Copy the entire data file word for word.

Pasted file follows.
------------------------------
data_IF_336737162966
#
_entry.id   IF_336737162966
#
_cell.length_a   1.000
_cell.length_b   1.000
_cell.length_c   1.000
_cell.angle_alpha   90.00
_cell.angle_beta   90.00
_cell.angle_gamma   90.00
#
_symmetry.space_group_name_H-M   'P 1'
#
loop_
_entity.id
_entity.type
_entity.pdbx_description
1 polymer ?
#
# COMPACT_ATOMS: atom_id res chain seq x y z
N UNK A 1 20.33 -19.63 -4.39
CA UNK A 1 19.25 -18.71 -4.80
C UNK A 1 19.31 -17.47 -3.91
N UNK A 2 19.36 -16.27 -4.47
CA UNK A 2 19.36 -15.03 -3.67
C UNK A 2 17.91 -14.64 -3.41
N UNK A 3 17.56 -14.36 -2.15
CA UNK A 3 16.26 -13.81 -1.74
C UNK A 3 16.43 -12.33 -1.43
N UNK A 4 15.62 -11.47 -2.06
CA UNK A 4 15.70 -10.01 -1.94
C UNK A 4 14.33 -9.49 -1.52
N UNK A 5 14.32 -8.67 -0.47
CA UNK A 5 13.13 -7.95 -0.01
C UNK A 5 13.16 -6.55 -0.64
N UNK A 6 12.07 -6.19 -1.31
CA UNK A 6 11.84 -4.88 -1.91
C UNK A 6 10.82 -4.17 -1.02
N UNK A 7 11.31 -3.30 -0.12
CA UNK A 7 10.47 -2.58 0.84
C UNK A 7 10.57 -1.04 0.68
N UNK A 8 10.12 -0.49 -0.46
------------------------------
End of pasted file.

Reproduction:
data_IF_336737162966
#
_entry.id   IF_336737162966
#
_cell.length_a   1.000
_cell.length_b   1.000
_cell.length_c   1.000
_cell.angle_alpha   90.00
_cell.angle_beta   90.00
_cell.angle_gamma   90.00
#
_symmetry.space_group_name_H-M   'P 1'
#
loop_
_entity.id
_entity.type
_entity.pdbx_description
1 polymer ?
#
# COMPACT_ATOMS: atom_id res chain seq x y z
N UNK A 1 20.33 -19.63 -4.39
CA UNK A 1 19.25 -18.71 -4.80
C UNK A 1 19.31 -17.47 -3.91
N UNK A 2 19.36 -16.27 -4.47
CA UNK A 2 19.36 -15.03 -3.67
C UNK A 2 17.91 -14.64 -3.41
N UNK A 3 17.56 -14.36 -2.15
CA UNK A 3 16.26 -13.81 -1.74
C UNK A 3 16.43 -12.33 -1.43
N UNK A 4 15.62 -11.47 -2.06
CA UNK A 4 15.70 -10.01 -1.94
C UNK A 4 14.33 -9.49 -1.52
N UNK A 5 14.32 -8.67 -0.47
CA UNK A 5 13.13 -7.95 -0.01
C UNK A 5 13.16 -6.55 -0.64
N UNK A 6 12.07 -6.19 -1.31
CA UNK A 6 11.84 -4.88 -1.91
C UNK A 6 10.82 -4.17 -1.02
N UNK A 7 11.31 -3.30 -0.12
CA UNK A 7 10.47 -2.58 0.84
C UNK A 7 10.57 -1.04 0.68
N UNK A 8 10.12 -0.49 -0.46